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Holiday Shopping Lists

Topic: Entrepreneur Evangelist | Comments (4)

Posted on December 18, 2009 by admin

Santa ReadingMy love of lists (must be a project manager thing!) gets me again.  The Vaynerchuck brothers at VaynerMedia have offered up what they consider the Top 10 Top 10 Lists for Entrepreneurs.

Part of what makes the list a great one, though, is that it got me thinking about all of the things that entrepreneurs have to be good at in order to be successful.  Some of us approach owning our own business as freelancers, who just want some flexibility.  Others of us approach it as starry-eyed captains of industry looking to build something earth shattering.  Others simply want to build a business that allows them to have a life that they can spend with the people they love.

Their list covers things like:

  • Books
  • Social Media
  • Start-up Pitches
  • Email Writing Tips
  • VC Questions
  • Online Tools

And more.

But each of those entrepreneurial goals means being good at different things.

The Freelancer has to be good at scheduling, juggling and building in a sales pipeline that is not too big.  They need to save money to get them through dry spells, and they need to build a network of other freelancers they can share leads and jobs with when the need arises.

The Mogul needs to know how to inspire, delegate and lead.  He needs to be ready to build an organization that can function without him, and how to spot strong talent and convince everyone to row in the same direction.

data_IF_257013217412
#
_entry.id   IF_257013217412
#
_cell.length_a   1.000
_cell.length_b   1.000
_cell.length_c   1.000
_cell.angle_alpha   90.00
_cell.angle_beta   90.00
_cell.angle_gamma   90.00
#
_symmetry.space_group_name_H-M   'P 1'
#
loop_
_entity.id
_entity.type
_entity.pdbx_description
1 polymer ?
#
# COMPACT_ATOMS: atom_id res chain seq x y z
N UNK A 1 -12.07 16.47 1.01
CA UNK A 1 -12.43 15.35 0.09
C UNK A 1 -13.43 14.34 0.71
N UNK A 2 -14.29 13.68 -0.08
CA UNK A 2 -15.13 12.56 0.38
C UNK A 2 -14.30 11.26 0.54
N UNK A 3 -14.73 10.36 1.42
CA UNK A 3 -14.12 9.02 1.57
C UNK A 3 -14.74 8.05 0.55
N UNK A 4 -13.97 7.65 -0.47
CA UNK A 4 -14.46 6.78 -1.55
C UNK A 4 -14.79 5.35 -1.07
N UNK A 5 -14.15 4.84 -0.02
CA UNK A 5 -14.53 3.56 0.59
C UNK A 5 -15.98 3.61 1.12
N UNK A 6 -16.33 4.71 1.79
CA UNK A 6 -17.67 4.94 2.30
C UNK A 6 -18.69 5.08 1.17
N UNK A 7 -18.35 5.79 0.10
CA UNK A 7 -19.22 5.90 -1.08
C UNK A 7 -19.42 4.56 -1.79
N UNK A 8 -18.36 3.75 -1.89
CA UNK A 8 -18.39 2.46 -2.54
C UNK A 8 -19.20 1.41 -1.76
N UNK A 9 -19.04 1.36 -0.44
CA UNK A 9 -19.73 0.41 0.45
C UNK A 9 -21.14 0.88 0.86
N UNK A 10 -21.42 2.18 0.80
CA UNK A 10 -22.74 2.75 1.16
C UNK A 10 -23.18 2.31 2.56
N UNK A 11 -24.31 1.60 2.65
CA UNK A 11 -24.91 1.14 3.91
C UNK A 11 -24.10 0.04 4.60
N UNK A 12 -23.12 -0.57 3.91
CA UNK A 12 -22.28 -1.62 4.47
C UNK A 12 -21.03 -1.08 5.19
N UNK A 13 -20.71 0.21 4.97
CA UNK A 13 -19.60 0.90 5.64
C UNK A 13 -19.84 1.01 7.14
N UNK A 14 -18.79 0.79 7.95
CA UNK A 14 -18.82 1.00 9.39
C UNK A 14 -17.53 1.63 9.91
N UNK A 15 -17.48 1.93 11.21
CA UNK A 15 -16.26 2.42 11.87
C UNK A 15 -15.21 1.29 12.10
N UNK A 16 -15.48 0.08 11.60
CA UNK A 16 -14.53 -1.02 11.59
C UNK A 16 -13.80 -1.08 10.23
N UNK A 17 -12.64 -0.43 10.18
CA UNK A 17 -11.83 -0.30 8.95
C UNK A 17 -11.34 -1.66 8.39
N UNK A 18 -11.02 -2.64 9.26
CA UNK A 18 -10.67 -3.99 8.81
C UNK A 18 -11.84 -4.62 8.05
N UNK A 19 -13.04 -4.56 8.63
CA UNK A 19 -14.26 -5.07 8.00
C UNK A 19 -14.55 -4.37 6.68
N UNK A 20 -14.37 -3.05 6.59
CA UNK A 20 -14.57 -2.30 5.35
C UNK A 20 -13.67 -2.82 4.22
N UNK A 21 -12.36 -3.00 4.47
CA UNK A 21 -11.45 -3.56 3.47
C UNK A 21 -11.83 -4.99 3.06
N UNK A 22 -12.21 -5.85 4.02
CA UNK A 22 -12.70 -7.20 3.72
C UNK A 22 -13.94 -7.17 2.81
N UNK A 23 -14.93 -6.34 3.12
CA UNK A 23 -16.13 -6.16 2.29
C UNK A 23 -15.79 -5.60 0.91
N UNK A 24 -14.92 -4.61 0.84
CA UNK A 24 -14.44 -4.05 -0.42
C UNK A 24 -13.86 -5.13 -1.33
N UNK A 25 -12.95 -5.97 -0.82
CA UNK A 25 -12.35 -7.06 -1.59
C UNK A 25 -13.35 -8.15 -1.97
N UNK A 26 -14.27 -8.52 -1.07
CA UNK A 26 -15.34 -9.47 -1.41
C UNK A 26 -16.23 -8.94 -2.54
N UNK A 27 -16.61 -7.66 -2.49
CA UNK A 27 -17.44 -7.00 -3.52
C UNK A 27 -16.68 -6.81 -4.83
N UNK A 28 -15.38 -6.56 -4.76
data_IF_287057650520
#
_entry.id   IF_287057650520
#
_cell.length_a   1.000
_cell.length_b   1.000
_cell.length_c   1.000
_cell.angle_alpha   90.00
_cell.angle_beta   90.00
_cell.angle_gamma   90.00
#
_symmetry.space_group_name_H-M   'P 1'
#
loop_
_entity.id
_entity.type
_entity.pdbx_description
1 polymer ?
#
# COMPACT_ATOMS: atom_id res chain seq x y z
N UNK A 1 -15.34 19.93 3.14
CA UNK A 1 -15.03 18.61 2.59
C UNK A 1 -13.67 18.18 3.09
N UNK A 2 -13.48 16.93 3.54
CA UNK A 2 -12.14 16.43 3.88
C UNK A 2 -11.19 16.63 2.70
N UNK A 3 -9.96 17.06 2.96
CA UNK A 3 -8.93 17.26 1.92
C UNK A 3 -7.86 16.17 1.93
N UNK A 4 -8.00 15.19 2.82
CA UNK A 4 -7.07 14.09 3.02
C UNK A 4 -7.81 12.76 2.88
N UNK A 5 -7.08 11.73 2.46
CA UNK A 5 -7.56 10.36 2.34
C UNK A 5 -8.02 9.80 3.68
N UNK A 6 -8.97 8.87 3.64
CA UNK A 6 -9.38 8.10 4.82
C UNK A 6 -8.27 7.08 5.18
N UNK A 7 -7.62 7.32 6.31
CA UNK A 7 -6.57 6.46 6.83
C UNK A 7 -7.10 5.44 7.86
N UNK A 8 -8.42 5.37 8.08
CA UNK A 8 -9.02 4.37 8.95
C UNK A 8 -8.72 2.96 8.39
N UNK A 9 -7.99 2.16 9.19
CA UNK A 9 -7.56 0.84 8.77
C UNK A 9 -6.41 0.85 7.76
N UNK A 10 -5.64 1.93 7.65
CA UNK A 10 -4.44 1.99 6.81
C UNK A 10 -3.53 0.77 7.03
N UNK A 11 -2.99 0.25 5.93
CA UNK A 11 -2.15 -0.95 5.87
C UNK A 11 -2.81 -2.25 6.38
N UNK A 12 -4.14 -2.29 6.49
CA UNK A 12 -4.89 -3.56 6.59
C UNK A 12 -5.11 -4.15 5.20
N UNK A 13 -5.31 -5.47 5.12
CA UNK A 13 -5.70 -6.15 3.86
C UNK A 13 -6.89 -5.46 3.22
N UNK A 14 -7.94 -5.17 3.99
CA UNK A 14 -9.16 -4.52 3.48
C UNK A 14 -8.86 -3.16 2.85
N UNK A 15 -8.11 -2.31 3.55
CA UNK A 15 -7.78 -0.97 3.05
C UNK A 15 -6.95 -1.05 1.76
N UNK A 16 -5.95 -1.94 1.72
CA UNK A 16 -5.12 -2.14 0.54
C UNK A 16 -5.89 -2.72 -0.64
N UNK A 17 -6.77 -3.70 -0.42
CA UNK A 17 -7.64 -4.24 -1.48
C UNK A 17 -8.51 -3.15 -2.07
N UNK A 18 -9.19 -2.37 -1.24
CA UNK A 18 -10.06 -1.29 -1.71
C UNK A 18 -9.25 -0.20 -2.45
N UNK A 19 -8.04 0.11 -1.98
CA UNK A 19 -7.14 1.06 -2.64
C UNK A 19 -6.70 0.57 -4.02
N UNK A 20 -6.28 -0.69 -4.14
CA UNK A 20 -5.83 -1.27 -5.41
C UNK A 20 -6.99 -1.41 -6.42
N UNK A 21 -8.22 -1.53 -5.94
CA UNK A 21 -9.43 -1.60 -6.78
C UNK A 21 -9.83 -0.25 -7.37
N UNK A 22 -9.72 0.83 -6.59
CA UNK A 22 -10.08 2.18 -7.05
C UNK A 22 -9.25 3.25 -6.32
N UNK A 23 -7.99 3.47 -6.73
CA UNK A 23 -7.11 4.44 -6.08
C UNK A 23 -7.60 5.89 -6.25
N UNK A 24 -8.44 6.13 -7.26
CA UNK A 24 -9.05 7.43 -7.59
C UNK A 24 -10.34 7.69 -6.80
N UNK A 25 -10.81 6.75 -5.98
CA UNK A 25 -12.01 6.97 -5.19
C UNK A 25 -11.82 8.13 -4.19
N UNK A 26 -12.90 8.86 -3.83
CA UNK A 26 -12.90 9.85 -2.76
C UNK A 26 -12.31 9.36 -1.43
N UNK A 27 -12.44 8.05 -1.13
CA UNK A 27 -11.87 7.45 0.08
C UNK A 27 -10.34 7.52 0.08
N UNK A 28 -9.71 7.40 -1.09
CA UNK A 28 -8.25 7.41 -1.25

The Lifestyler needs to know how to outsource and scale, and get out of the dollars-for-hours time-trap as quickly as possible.  Part of that requires focusing on a fine-tuned niche, being as commoditizable as possible, and then building out a network that can support those objectives.

Each of those is so different, and so most of the entrepreneurial advice out there doesn’t fit everyone, because too many things have to change, depending on your objective.

So, my question is: based on the type of entrepreneur that you want to be, what is the single best piece of advice you have ever received?

  • http://eurobubba.com MiGrant

    Buy low, sell high!

  • Alora Chistiakoff

    BTW, the best advice I got was not advice so much as an example: it was of a woman who defined what she wanted her weekly schedule to look like — including family time — FIRST and then identified what types of business she’d need to build to support that lifestyle. The reason it made a mark was because it wasn’t far-off, long-term planning. It was for that same week. And it completely shifted my thinking.

  • http://brainmatch.net Charles Andretta, II

    Interesting post. The single best piece of advice I’ve received has been two-fold: First, follow your passion; be true to what inspires, drives and motivates you. …And, second, dig down as far as you can to ask yourself WHY you absolutely must succeed. Toyota originated a now widespread continuous improvement methodology called the “5 Whys” to get at the heart (root cause) of the question at hand. Following that same methodology to determine what matters most to you as an entrepreneur will set the tone and direction of your business for years to come.

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